Kirby Williams, Anti-Violence Activist/Consultant and Survivor Leader

Sam Howard, BSN, RN, Forensic Nurse Examiner, Sexual Assault Nurse Examiner, Adult Emergency Department, VCU Health

Moderator: Trish Danner, Regional Outreach Specialist, U.S. Department of Health & Human Services

11:45am Lunch – Looping showing of film “Little Red”
12:30pm Showing of the Film “I am Jane Doe” to be followed by discussion with Ms. Mazzio and Mr. Bauer of how they were able to be a major factor in the take down of the Website Backpage.

Mary Mazzio, Director, “I am Jane Doe” and Erik Bauer, Esquire
Moderator: Jerome Elam

1:45pm Breakout Sessions
Option 1: The Impact of Misinformation on Human Trafficking
Sex trafficking has recently become a hot button issue, drawing the attention of politicians, celebrities, and organizations across the country. Everyone is determined to assist victims of trafficking, but this attention has also resulted in the rampant spread of misinformation about trafficking, trafficking victims, and prostitution generally. In this session, we will discuss myths about trafficking, how social media has facilitated the spread of misinformation, identifying reality, and how to best target misinformation online and in person.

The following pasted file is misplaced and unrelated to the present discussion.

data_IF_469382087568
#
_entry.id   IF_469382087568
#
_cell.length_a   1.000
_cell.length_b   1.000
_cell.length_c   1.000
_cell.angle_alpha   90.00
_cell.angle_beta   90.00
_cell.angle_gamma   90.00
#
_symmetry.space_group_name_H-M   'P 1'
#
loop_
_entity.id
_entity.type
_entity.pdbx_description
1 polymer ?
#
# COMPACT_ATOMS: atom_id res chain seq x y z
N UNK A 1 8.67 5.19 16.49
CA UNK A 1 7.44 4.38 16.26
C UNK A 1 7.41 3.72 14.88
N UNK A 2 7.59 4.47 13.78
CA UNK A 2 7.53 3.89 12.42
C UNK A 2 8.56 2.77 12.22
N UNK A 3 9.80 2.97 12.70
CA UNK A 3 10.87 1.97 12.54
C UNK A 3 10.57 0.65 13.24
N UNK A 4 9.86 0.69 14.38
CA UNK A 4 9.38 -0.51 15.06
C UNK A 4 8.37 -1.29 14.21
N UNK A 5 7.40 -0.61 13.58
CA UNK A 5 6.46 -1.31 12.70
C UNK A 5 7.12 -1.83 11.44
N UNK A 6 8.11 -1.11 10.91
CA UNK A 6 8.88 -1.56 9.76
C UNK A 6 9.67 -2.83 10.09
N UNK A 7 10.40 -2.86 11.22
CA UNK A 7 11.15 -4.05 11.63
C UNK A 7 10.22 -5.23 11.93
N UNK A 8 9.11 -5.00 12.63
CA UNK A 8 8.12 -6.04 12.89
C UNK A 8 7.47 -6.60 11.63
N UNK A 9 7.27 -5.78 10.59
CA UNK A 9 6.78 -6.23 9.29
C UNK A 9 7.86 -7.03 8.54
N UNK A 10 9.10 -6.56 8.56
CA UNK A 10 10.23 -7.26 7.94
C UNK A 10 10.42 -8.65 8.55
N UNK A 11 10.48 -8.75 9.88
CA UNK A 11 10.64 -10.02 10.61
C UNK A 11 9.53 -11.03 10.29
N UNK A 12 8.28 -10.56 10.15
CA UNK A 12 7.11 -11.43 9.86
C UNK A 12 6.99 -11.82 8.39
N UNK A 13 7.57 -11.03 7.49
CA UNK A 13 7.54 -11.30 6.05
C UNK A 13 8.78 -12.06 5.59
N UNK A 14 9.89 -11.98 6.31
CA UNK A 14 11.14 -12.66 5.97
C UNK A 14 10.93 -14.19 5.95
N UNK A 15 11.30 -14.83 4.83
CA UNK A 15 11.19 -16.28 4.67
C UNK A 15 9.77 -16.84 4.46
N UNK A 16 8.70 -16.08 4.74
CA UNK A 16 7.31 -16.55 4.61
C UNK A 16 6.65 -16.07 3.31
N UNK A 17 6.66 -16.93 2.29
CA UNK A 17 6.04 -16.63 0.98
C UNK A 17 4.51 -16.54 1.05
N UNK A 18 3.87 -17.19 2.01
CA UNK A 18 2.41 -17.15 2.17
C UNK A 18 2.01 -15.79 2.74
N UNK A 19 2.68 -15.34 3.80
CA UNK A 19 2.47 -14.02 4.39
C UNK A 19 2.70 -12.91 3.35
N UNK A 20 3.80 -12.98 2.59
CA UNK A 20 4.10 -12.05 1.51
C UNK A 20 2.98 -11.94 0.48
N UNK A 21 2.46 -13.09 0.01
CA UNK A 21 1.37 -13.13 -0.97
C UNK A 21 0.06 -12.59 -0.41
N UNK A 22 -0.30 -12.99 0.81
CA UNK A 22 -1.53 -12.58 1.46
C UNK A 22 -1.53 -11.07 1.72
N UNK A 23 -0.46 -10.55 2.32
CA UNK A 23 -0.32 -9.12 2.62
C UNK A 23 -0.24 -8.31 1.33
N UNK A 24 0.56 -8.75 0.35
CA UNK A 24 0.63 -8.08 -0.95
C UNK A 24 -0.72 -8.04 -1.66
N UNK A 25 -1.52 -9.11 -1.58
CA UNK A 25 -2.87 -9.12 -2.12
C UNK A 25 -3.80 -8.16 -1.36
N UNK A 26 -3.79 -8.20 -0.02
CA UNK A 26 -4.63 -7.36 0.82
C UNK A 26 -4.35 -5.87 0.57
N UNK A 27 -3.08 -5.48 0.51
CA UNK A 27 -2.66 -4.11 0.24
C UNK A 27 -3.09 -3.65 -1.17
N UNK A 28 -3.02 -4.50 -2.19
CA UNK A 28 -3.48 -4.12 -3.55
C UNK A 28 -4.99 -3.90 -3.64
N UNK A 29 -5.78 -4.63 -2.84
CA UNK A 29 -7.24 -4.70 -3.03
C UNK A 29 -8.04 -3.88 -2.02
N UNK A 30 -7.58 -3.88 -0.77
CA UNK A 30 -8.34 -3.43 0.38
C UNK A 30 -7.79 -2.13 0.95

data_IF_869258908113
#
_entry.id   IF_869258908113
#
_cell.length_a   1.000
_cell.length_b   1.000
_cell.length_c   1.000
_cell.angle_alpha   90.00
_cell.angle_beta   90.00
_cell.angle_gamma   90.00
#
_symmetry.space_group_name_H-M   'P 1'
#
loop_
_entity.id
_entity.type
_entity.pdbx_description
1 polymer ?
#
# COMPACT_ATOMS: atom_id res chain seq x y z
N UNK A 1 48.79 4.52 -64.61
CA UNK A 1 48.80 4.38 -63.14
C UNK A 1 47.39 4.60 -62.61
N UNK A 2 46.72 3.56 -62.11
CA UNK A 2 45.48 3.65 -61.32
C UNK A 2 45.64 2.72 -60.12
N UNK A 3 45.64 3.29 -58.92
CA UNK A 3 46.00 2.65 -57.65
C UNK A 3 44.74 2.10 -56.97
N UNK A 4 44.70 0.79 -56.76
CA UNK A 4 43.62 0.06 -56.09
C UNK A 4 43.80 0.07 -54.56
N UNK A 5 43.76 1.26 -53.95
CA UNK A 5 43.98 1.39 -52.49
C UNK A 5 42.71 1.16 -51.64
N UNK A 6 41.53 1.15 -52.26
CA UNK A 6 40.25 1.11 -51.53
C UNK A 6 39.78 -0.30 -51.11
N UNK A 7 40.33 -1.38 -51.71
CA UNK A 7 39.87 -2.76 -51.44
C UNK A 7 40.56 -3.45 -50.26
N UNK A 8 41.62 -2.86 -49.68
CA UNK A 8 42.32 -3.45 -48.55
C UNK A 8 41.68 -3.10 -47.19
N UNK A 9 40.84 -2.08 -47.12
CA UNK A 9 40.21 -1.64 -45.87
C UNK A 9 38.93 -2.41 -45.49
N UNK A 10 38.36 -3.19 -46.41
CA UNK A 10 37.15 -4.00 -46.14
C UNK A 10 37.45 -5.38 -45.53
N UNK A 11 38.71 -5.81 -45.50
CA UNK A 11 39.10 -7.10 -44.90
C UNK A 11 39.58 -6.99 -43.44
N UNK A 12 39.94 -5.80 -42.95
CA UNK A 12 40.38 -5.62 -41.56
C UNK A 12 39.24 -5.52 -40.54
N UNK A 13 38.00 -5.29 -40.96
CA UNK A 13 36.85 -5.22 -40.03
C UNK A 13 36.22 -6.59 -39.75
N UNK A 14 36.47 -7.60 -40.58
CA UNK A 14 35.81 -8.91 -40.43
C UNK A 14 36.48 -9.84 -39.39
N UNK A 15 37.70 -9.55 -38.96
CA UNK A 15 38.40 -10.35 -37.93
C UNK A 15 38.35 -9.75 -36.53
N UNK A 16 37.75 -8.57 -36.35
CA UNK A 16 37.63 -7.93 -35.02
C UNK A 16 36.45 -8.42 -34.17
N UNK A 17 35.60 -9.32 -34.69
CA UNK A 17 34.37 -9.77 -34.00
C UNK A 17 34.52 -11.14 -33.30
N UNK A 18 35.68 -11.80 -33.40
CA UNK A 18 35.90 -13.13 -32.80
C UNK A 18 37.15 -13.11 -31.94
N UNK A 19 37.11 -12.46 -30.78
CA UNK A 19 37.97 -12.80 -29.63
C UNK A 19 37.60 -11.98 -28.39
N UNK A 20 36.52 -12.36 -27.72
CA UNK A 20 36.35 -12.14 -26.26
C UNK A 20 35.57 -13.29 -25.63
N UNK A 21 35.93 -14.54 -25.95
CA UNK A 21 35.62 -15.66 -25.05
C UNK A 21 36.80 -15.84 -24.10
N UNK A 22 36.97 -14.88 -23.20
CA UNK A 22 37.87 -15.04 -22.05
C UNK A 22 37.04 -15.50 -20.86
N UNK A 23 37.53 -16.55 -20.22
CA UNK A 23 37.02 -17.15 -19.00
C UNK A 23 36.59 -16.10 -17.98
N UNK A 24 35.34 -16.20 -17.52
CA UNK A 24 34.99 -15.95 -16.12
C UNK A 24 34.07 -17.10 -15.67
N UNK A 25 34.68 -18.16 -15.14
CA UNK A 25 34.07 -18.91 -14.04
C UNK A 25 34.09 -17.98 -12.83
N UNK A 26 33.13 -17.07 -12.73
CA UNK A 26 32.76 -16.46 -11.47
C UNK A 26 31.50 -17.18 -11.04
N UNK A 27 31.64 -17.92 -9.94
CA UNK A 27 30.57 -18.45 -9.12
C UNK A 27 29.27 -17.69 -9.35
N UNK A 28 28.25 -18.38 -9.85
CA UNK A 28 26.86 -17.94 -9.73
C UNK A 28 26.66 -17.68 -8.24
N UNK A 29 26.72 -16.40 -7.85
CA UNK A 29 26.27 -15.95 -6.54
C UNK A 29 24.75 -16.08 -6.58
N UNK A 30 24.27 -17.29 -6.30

Alexia Tomlinson, Esquire, CSE Institute
Mary Haggerty, Esquire, CSE Institute

Option 2: Victim-Centered Responses by the Criminal Justice System
Experienced law enforcement and prosecutors will discuss strategies to implement victim-centered, trauma-informed responses that also account for offender accountability. By recognizing the various barriers impacting a victim’s ability to participate in investigations and prosecutions, law enforcement and prosecutors can begin to minimize those barriers and provide victims with the physical and emotional safety then need to (re)build trust with the criminal justice system. Panelists will additionally present investigation and charging strategies to allow for successful offender-focused prosecutions that do not rely on victim testimony.

Jane Anderson, Attorney Advisor, Aequitas
Bill Woolf, Former Director of Human Trafficking Programs, U.S. Department of Justice
Det. Joseph Scaramucci, Deputy Sheriff, McLennan County, Texas

Moderator: Patrick McKenna, Esquire, Co-Founder and President of the Virginia Coalition Against Human Trafficking (VCAHT)

Option 3: Trauma-Informed Care: Collaboration and Mutuality (One hour of CME)

Learning Objectives: